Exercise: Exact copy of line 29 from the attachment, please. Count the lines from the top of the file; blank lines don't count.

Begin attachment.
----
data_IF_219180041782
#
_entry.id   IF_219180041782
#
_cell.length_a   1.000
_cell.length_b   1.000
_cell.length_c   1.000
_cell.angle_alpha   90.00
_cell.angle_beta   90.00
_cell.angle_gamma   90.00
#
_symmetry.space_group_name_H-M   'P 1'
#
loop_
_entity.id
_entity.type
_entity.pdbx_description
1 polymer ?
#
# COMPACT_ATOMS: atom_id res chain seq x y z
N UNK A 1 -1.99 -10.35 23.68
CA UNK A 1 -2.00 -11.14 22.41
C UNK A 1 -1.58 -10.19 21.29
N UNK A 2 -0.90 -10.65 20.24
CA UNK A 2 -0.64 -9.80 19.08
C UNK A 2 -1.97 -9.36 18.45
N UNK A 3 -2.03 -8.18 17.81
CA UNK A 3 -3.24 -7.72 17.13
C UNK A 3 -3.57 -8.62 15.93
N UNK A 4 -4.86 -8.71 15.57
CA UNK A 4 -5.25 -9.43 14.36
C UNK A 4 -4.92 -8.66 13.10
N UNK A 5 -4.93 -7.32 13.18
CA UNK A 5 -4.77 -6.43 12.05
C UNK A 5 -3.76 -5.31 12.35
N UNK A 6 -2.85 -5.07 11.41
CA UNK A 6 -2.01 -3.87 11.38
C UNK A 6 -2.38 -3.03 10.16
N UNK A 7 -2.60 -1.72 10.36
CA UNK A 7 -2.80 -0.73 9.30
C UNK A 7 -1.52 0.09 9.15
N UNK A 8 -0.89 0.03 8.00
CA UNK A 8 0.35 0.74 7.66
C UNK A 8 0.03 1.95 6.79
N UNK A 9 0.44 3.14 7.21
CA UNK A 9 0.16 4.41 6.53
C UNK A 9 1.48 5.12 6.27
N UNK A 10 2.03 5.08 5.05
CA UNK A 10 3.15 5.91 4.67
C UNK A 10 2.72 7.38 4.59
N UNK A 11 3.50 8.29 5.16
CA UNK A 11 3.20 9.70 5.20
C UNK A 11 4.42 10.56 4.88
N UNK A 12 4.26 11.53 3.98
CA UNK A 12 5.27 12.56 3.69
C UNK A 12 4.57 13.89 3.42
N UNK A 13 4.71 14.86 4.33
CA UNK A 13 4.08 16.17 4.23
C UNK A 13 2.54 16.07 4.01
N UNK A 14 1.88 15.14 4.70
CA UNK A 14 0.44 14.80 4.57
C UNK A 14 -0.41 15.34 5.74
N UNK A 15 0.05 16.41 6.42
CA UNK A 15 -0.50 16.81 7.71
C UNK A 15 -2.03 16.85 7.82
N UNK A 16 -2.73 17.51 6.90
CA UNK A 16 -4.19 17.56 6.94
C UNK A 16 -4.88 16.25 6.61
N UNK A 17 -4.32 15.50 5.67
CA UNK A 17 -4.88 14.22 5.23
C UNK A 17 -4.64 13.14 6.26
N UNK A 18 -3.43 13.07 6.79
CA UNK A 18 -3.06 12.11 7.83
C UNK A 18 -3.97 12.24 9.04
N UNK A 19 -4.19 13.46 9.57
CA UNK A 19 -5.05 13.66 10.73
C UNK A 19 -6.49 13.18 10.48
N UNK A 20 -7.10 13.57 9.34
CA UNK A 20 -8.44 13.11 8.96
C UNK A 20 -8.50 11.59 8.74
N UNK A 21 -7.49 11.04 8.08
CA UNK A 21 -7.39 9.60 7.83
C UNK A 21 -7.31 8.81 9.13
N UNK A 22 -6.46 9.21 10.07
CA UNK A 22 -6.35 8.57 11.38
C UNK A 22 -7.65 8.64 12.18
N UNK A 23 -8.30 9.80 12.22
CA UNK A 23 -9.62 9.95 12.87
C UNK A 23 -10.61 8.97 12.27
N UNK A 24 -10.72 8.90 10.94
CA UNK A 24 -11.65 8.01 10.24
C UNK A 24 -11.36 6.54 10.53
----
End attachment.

C UNK A 3 -3.57 -8.62 15.93